The aviation industry has stated its belief that 5G services may potentially adversely impact radio altimeters used to assist with landing aircraft.
AMTA says it is disappointed the aviation industry has chosen to play out issues regarding altimeters and potential 5G interference in the public domain, despite failing to engage in the ACMA Technical Liaison Group (TLG) on this matter.
AMTA further says the aviation industry has yet to provide sufficient evidence in support of its claims that 5G services will interfere with radio altimeters, and that it has not provided any detail on the technical specifications and performance characteristics of altimeters in service after multiple requests for them to do so.
Despite this, AMTA says the aviation industry continues to use emotive language and to assert without evidence that aircraft safety is at risk from 5G services that may use the 3.4 to 4.0 GHz bands. AMTA says the approach is only stoking public fear about a problem that has not been substantiated and is an unhelpful approach.
The issue was first raised by US aviation industry group RTCA in an October 2020 study. Before, the US FCC had found that the technical rules and the guard band between 5G and radio altimeters were “sufficient to protect (aviation) services in the 4.2-4.4GHz band.”
The GSMA report says “RTCA avoided giving detailed, non-aggregated deployment information on radio altimeter models currently being used and only some anonymised information was provided publicly by RTCA’s research partner in late 2021.”
AMTA head of spectrum and network infrastructure Chris Coughlan said, “The aviation industry in Australia has likewise refused to provide detailed specifications of radio altimeters in service in Australia to the ACMA TLG.”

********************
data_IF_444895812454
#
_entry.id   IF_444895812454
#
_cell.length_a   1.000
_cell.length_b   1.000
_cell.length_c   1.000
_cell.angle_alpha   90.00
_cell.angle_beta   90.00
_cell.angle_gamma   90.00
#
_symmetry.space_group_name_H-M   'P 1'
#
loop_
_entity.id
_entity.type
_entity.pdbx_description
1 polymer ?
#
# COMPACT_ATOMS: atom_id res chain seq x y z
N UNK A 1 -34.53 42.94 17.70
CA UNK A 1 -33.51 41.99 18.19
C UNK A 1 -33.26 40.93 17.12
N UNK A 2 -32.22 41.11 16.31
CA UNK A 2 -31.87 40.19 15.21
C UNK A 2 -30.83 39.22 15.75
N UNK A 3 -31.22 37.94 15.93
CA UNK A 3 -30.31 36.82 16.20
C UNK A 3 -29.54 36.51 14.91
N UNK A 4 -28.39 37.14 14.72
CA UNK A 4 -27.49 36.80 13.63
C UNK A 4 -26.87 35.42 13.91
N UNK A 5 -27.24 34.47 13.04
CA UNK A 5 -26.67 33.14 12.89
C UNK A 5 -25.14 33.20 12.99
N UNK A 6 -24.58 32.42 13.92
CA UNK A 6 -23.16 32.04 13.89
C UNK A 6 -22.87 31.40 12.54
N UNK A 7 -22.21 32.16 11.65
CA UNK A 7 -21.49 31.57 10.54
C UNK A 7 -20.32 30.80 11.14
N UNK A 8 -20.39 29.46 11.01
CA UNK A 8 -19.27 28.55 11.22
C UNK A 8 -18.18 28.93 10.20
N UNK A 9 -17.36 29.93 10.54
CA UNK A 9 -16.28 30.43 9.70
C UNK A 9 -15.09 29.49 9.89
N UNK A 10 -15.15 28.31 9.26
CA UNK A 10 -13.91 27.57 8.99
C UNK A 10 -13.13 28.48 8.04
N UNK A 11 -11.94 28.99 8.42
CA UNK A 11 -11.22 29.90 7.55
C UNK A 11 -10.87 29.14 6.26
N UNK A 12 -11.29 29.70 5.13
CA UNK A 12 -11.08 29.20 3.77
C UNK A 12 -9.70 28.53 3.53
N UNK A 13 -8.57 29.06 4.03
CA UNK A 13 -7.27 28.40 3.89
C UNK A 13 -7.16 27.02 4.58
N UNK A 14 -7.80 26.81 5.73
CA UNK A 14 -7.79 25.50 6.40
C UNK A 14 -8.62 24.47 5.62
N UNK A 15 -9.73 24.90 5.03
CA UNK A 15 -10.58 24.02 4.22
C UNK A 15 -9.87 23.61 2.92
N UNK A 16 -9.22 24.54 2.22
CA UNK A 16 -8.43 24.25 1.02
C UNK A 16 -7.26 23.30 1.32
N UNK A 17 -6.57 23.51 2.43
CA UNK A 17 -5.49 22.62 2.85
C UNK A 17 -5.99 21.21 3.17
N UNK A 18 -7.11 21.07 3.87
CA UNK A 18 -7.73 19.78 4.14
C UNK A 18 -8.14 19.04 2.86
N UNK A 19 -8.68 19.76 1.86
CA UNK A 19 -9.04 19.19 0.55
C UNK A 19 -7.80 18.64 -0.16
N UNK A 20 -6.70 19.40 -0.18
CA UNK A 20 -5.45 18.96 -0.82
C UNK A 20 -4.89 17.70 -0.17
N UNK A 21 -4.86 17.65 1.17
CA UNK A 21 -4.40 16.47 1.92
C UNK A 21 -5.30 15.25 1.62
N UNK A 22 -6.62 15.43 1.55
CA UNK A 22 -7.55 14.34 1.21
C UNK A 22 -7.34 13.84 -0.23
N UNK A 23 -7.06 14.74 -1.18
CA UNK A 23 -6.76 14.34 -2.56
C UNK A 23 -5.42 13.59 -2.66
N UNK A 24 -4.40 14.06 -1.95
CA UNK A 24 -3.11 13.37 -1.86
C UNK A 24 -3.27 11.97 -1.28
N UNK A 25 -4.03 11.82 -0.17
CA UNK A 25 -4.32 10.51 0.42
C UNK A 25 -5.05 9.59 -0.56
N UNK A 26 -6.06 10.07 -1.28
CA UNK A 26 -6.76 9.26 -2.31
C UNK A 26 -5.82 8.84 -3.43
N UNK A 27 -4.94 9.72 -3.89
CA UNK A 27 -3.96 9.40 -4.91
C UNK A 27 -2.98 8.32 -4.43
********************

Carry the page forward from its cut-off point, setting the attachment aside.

The GSMA report further states key studies used by the aviation industry in support of their demands for interference mitigation measures from the mobile sector are “based on highly pessimistic, overprotective and theoretical operational scenarios that together would not occur in live radio network implementations”.
“The mobile industry stands ready to mitigate any real issues that the aviation industry can factually demonstrate," Coughlan said. "However, at this time the aviation industry is refusing to share any detailed technical information so that a wider audience of radio experts can examine the real data and assess the probability of any potential hazards."
AMTA says it is important to start with the facts and evaluate the evidence scientifically, not speak of worst-case scenarios with hidden assumptions.
AMTA notes Japan has implemented mitigations and only in the 4 - 4.1GHz band, near airports. This band is not intended for 5G use in Australia, and AMTA says this is an additional guard and evidence that Australia has over-achieved on the Japanese levels of mitigation. AMTA says the aviation industry has "conveniently failed" to mention the Japan example.
In fact, AMTA says it's likely to be the case the aviation industry's worst-case scenario applies to old technology that already should have retired years, if not decades, ago. AMTA is aware of updated altimeters with superior filtering capabilities and says the aviation industry would be wiser considering acquiring these if they remain concerned about 5G impacts.
AMTA further states no examples of interference have been shown in any market, with all the examples cited by the aviation industry being equipment failures. The examples actually serve to underpin AMTA's concern that outdated equipment should be replaced by the aviation sector to ensure the ongoing safety of air personnel and passengers, they say.
“The Government agencies in Australia such as the ACMA and CASA are fact-based bodies that rely on clear evidence and science in establishing risk. The aviation industry has yet to contribute to this fact-based process, instead resorting to emotive rhetoric which may only serve to deny Australian businesses and consumers of the benefits of 5G services around airports," Coughlan said.